Lastly, it is essential to realize that the risk of returning to play falls entirely on the players and any essential staff that has to go to MLB ballparks every day once the season restarts. All of these people are taking a risk to their own and their family’s well being by returning to play and risking infection. In that context, asking players to take further pay cuts to take such dire risks is unconscionable. I am sympathetic to economic concerns, but not over and above the risk the players will shoulder by returning to play games for our enjoyment.
At the end of the day, I miss baseball terribly. I worry that the owners’ proposal will anger the players enough that they will return with a proposal that is an equal and opposite reaction…which would be bad. I haven’t been pessimistic regarding baseball’s return throughout the shutdown, but I have real trepidation over the events of the last few days. I hope that cooler, more pragmatic heads prevail.
For the Yankees, it really stinks to watch their window of opportunity close with each passing day. The Yankees built a juggernaut coming into the 2020 season, and this season may very well be their best shot to begin a new dynasty. DJ LeMahieu, Masahiro Tanaka, James Paxton, and Brett Gardner could very well depart following this season, and the Yankees have a lot of question marks behind them. The Yankees have a lot of talented prospects on the way, but realistically, prospects are risky for teams like the Yankees who have a closing window of contention. Don’t get me wrong, the Yankees are set-up well for future seasons, but this season could be special given the group that has been assembled. I would hate to see it go to waste.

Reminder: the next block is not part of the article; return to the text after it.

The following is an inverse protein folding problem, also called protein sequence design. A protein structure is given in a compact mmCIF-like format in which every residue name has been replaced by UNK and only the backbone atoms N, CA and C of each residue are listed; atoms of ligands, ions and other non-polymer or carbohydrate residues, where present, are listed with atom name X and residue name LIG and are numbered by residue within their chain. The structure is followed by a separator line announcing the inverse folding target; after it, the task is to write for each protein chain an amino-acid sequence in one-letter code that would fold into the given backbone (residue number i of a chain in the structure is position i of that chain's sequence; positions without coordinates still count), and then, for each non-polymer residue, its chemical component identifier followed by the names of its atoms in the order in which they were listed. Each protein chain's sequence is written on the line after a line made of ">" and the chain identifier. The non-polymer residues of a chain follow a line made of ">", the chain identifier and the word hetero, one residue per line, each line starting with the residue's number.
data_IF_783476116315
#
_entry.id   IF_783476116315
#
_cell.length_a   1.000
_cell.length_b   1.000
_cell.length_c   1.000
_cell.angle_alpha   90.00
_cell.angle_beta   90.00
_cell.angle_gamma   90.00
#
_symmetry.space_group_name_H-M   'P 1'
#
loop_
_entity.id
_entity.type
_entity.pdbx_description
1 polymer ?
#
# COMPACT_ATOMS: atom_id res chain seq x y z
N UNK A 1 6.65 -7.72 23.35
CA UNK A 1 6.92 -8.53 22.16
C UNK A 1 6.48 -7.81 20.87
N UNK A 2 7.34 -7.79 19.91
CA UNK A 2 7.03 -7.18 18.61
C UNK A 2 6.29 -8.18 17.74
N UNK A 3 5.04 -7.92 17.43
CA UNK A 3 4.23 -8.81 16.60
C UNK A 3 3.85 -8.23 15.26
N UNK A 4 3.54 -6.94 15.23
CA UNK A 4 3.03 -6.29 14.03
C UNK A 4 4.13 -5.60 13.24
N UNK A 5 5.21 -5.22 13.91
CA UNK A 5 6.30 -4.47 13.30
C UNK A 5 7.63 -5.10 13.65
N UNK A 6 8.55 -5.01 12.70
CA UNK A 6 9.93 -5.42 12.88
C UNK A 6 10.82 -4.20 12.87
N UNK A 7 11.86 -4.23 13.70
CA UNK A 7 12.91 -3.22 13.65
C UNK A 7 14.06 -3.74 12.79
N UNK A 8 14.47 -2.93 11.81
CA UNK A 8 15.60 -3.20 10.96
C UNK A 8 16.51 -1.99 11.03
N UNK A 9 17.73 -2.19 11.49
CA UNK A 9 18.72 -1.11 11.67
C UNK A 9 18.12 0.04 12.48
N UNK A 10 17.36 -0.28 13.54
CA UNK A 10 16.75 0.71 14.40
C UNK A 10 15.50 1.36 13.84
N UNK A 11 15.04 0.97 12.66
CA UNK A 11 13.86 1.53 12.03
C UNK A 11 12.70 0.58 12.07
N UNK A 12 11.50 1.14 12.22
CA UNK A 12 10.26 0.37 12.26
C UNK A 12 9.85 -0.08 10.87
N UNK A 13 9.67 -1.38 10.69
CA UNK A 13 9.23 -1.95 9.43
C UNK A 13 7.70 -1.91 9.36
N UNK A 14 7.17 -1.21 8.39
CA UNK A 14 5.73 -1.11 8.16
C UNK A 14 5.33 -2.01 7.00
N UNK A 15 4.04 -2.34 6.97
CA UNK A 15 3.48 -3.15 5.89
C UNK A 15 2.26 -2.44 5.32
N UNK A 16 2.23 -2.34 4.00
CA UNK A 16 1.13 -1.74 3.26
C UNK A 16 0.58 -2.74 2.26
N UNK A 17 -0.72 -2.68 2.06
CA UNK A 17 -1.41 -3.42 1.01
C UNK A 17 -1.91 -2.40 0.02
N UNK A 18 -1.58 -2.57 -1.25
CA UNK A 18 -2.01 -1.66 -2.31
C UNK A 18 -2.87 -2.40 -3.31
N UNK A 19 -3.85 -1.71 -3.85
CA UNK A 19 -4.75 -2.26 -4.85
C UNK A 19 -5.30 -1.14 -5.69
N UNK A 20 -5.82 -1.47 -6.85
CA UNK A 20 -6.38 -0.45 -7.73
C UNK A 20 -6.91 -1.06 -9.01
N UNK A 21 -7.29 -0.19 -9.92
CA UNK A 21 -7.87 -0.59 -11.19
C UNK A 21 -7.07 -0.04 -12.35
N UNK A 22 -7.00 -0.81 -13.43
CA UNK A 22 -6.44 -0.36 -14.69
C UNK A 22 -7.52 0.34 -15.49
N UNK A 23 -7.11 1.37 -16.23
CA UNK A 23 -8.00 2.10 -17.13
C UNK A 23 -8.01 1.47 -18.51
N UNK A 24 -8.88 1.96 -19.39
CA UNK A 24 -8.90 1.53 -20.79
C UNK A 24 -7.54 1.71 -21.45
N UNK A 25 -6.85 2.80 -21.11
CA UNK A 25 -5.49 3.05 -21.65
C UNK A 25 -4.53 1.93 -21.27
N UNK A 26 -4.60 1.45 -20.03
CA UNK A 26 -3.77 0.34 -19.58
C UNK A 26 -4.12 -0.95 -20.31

We’ve talked a lot during the SSTN Top 15 Yankee Prospects series about the best players in the Yankee farm system. There’s so much to be excited about when looking at all of the upside talent, that somehow, I think one of the Yankees’ best prospects has somehow fallen beneath the radar: Deivi Garcia. At this time last season, most of us would have ranked Garcia as the top prospect in the system without much argument. Truthfully, he hasn’t done anything to diminish his prospect stock! The system has just performed that well. As many of you know, I love Garcia as a prospect, and was among the minority that beat the drum last season to see Garcia get at least a cup of coffee in the Majors. Garcia has four average-to-plus pitches. He just happens to be diminutive in stature. That fact doesn’t concern me as much as it does other observers. Garcia’s delivery is sound, and he really doesn’t have an injury history that we know of to this point. The same question marks existed when Pedro Martinez, and more recently Jose Berrios, was coming up. Garcia has shown that it may take some period of time for him to adjust to upper level hitters, but I think he’ll be just fine. Keep him on your radars.
That’s all for this week! Thanks for reading, and I’ll see you all next week with another Mailbag (or…Not The Weekly Mailbag).